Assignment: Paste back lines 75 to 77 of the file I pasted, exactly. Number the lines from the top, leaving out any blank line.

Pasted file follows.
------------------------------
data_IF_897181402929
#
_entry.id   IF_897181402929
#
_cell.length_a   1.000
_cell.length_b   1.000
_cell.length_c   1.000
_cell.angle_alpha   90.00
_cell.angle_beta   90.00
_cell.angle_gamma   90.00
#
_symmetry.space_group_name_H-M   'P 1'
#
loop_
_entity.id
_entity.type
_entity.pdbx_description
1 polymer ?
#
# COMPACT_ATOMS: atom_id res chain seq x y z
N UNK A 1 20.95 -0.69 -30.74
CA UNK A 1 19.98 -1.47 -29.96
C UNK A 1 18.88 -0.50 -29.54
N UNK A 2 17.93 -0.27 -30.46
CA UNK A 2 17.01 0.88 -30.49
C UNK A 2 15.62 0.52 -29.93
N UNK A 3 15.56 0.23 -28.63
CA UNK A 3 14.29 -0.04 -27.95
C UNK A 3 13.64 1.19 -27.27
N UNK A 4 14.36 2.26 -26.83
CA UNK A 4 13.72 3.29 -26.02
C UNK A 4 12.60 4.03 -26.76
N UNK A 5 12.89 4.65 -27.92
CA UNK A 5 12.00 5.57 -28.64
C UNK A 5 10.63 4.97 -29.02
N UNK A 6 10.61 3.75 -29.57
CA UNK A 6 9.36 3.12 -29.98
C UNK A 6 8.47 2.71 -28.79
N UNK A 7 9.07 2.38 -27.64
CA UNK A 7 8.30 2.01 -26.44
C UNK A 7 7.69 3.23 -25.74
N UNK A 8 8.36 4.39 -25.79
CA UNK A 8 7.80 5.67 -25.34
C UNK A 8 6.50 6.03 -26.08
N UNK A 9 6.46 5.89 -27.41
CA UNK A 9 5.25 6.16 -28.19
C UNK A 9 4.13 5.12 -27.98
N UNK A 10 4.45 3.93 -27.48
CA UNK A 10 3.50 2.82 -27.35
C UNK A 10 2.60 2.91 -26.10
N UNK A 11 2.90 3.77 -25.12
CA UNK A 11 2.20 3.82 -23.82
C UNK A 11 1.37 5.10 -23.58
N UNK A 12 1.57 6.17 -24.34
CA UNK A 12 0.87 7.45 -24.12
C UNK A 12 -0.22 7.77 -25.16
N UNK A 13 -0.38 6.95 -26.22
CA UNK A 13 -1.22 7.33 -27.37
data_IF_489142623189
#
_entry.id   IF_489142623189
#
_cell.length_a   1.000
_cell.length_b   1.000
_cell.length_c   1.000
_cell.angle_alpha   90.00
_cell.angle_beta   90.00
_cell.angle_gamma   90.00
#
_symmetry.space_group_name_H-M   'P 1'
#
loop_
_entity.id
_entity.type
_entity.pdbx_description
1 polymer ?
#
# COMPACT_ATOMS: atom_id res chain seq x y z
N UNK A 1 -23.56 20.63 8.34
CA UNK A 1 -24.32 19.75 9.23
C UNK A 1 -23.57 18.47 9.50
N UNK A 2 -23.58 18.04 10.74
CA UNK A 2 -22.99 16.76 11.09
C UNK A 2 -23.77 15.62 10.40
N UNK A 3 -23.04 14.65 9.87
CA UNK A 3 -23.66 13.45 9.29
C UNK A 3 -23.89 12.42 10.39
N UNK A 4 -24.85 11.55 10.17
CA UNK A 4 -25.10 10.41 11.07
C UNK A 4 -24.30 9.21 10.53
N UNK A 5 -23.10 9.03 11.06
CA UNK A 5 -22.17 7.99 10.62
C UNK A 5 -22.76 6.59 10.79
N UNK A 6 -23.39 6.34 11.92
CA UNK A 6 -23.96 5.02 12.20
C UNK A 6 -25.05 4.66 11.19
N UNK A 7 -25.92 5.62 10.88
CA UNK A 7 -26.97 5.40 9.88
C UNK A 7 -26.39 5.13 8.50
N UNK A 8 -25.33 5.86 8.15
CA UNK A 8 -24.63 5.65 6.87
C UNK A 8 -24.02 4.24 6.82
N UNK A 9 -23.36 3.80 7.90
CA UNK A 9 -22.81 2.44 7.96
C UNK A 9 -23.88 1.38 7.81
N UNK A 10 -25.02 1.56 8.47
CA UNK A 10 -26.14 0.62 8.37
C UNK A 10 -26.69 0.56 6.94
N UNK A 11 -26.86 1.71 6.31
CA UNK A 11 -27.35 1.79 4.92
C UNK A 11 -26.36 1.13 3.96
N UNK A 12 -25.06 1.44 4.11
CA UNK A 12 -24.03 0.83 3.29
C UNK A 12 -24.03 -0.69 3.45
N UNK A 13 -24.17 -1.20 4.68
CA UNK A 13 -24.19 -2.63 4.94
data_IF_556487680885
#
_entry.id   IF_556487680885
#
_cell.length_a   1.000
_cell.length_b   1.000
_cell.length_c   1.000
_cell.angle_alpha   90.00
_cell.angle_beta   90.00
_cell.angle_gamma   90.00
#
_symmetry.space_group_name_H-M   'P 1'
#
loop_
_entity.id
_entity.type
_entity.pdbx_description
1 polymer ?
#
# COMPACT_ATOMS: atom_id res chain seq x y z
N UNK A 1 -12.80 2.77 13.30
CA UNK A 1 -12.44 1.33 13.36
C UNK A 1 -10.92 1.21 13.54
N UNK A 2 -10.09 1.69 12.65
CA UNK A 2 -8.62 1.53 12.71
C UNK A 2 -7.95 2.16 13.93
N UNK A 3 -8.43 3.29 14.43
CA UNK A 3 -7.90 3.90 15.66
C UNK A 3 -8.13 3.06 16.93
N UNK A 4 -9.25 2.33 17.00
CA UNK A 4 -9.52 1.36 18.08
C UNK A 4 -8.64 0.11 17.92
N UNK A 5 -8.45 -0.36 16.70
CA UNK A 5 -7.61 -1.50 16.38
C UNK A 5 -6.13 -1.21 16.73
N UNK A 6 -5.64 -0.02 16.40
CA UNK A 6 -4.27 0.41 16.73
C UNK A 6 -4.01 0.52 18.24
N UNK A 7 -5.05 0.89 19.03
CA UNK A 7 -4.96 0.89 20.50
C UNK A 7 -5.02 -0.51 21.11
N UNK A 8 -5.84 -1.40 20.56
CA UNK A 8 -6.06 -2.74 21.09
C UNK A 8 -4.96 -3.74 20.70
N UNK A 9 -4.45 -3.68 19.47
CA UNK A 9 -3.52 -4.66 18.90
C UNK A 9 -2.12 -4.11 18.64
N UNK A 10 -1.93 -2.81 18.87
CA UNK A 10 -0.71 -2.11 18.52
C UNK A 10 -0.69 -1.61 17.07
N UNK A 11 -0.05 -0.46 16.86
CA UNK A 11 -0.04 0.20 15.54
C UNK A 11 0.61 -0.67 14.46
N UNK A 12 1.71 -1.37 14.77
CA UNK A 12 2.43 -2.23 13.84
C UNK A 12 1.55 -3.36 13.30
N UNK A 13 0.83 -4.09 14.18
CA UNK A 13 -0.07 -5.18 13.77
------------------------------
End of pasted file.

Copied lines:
_entity.pdbx_description
1 polymer ?
#